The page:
South of Superior by Ellen Airgood


South of Superior‘s a fairly straightforward rural romance novel, about finding (and making) family and small town life in rural Michigan. Well, village life really.

For non-Michiganders: yes, it’s like that pretty much everywhere in northern “mitten” Michigan and the U.P.1—the sources of employment in the area often do boil down to tourism, farming or the prison. It wouldn’t surprise me if there were communities like this throughout the country, though not with so much snow; someone in a similar community in Washington State told me “You make your money in the summer2 to get through the winter.” Under the table just about everything is the norm in communities where there’s little in the way of employment for money, and trading venison or fish for wood for maple syrup for fixing the car is how people have to manage in situations like that.

South of Superior begins with the protagonist Madeleine moving from Chicago to a minuscule town in Michigan’s Upper Peninsula to help care for the sister (Arbutus) of her late grandfather’s girlfriend (Gladys), after Arbutus’ return home from a hospitalization. Madeleine undergoes what can only be described as culture shock in her transition from the cosmopolitan anonymity of a large city to a village in rural Michigan, closely knit enough that friends and enemies alike are in their neighbors pockets—privacy is an alien concept—and businesses are so thin on the ground that the nearest movie theater is 100 miles away in Sault Ste. Marie. Madeleine settles in, deciding to restore and reopen the hotel Gladys ran for years, and even finding love.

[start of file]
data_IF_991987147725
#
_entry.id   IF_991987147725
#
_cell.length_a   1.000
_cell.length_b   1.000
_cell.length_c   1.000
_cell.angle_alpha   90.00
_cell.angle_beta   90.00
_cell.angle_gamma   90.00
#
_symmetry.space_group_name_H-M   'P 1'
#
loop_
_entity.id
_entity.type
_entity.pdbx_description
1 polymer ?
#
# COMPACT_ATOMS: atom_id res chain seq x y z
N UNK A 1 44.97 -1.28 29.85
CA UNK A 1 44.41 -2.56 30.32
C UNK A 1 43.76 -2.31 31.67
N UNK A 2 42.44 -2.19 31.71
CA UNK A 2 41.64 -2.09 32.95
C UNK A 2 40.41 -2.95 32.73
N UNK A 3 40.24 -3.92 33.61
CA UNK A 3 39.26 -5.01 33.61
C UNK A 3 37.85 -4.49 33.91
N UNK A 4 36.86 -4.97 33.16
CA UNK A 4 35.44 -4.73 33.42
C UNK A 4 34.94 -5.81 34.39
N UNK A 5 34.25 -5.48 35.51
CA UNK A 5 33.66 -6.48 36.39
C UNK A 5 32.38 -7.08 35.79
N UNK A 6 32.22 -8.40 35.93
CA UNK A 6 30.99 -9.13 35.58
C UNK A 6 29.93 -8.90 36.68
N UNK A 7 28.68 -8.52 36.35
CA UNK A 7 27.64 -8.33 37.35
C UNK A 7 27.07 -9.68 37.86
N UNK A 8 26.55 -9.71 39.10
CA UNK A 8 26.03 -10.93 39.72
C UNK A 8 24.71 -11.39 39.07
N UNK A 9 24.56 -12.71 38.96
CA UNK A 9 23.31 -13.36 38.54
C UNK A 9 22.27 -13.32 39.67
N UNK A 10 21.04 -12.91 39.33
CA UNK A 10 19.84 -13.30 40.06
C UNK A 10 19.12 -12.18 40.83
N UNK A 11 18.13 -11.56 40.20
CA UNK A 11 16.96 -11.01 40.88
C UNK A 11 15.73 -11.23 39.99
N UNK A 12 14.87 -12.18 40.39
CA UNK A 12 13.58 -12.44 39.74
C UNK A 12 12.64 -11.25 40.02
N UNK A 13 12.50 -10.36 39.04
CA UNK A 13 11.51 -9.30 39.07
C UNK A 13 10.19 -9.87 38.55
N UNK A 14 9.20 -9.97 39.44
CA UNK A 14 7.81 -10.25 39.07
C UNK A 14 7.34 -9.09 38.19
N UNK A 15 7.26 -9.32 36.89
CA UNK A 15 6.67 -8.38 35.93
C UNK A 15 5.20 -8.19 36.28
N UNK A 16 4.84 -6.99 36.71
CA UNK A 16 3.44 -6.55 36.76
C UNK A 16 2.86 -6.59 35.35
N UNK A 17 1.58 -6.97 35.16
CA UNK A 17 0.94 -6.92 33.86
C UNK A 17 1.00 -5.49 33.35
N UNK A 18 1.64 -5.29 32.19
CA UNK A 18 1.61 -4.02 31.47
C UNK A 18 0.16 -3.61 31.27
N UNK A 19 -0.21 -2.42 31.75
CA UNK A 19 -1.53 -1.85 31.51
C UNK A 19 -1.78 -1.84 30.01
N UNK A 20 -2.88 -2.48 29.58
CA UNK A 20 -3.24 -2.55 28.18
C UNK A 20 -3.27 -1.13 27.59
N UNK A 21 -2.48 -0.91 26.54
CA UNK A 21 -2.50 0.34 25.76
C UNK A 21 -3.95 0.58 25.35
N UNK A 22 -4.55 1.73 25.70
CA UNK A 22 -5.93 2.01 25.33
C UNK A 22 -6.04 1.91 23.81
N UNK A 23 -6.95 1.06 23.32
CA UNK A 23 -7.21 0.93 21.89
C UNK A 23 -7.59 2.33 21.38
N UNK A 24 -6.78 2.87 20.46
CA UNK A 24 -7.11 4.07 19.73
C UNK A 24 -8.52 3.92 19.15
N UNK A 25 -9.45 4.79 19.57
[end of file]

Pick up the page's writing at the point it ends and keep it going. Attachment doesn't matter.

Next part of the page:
The book itself is fairly slow-moving; it’s a portrait of a small town, and how people living in rural poverty scrabble to make ends meet. Even the mystery of how Madeline ended up in adoptive care is mundane—a young girl, possibly dyslexic at a time when such things meant being labeled “slow”, chafes against the restrictions of life in her town too small to have its own high school, makes a choice and later regrets it. Many of the plot points are telegraphed well in advance. I’m not quite sure I buy the basic plot point: why would a 35 year old woman with a decent job as a waitress, a comfortably well off fiance and plans for art school pull stakes and leave Chicago for Nowheresville, Michigan3 at the request of a family with whom she’s had no personal contact for thirty years? As long as you’re willing to accept that, however, it’s an interesting lightweight book, head and shoulders above mere chicklit and beach reading such that I’m interested in seeing what the author produces next.

1Upper Peninsula…take a look at a map if it’s been a while since grade school geography.
2tourism there was largely in the summer, though there’s a smattering of snow enthusiasts throughout the winter in the U.P., who come up from gentler southern climes like Chicago and Green Bay.
3with apologies to residents of the actual U.P.

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